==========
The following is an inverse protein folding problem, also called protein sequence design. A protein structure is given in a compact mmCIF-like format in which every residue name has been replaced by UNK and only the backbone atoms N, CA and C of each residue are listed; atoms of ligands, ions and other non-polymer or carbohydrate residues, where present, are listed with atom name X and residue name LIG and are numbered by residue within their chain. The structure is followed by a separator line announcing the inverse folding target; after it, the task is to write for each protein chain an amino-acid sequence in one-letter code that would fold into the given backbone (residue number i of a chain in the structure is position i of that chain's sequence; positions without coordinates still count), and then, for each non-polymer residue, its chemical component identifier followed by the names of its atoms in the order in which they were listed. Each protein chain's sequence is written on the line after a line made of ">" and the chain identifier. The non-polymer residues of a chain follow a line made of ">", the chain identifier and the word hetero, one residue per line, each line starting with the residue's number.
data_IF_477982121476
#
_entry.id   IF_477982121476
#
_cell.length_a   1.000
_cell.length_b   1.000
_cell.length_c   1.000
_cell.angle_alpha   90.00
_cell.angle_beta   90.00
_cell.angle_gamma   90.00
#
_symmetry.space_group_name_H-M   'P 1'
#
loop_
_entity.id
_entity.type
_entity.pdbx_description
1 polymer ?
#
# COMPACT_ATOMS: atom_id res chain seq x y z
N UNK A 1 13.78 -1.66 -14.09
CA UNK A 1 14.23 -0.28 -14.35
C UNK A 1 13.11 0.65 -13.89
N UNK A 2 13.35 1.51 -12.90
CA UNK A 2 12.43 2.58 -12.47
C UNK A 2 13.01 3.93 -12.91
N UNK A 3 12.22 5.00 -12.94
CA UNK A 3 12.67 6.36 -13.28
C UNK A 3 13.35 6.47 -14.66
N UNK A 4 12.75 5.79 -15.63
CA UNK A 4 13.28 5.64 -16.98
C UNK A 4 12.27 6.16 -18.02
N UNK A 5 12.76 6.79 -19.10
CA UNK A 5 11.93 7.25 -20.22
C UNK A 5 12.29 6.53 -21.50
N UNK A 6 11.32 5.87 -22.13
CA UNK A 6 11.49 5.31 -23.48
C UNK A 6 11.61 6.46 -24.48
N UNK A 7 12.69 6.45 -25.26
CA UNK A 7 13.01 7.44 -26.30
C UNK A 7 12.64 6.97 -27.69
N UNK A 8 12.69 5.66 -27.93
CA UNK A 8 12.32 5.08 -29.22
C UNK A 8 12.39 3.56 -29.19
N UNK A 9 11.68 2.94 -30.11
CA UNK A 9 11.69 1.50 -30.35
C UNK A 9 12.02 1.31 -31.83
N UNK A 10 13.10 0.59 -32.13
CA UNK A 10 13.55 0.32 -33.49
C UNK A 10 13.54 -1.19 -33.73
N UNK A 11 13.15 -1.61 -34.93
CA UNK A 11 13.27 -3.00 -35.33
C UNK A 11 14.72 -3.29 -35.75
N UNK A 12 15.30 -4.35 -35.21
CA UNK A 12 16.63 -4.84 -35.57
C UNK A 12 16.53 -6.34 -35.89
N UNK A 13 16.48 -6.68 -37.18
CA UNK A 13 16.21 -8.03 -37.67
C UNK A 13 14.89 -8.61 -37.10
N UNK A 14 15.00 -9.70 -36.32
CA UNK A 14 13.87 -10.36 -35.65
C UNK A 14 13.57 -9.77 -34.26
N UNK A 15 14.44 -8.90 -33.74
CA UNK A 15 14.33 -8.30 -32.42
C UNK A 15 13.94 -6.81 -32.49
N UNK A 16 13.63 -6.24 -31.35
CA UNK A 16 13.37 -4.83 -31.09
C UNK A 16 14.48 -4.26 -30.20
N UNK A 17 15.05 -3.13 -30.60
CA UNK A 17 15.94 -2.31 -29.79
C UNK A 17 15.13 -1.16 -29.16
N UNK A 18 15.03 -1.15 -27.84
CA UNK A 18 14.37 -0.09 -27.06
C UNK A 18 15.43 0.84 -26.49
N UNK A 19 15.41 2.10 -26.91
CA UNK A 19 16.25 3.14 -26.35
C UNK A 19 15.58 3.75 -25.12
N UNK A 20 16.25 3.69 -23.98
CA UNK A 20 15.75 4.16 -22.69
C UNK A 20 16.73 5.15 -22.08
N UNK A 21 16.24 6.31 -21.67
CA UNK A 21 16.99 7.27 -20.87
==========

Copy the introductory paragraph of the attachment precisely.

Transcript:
The following is an inverse protein folding problem, also called protein sequence design. A protein structure is given in a compact mmCIF-like format in which every residue name has been replaced by UNK and only the backbone atoms N, CA and C of each residue are listed; atoms of ligands, ions and other non-polymer or carbohydrate residues, where present, are listed with atom name X and residue name LIG and are numbered by residue within their chain. The structure is followed by a separator line announcing the inverse folding target; after it, the task is to write for each protein chain an amino-acid sequence in one-letter code that would fold into the given backbone (residue number i of a chain in the structure is position i of that chain's sequence; positions without coordinates still count), and then, for each non-polymer residue, its chemical component identifier followed by the names of its atoms in the order in which they were listed. Each protein chain's sequence is written on the line after a line made of ">" and the chain identifier. The non-polymer residues of a chain follow a line made of ">", the chain identifier and the word hetero, one residue per line, each line starting with the residue's number.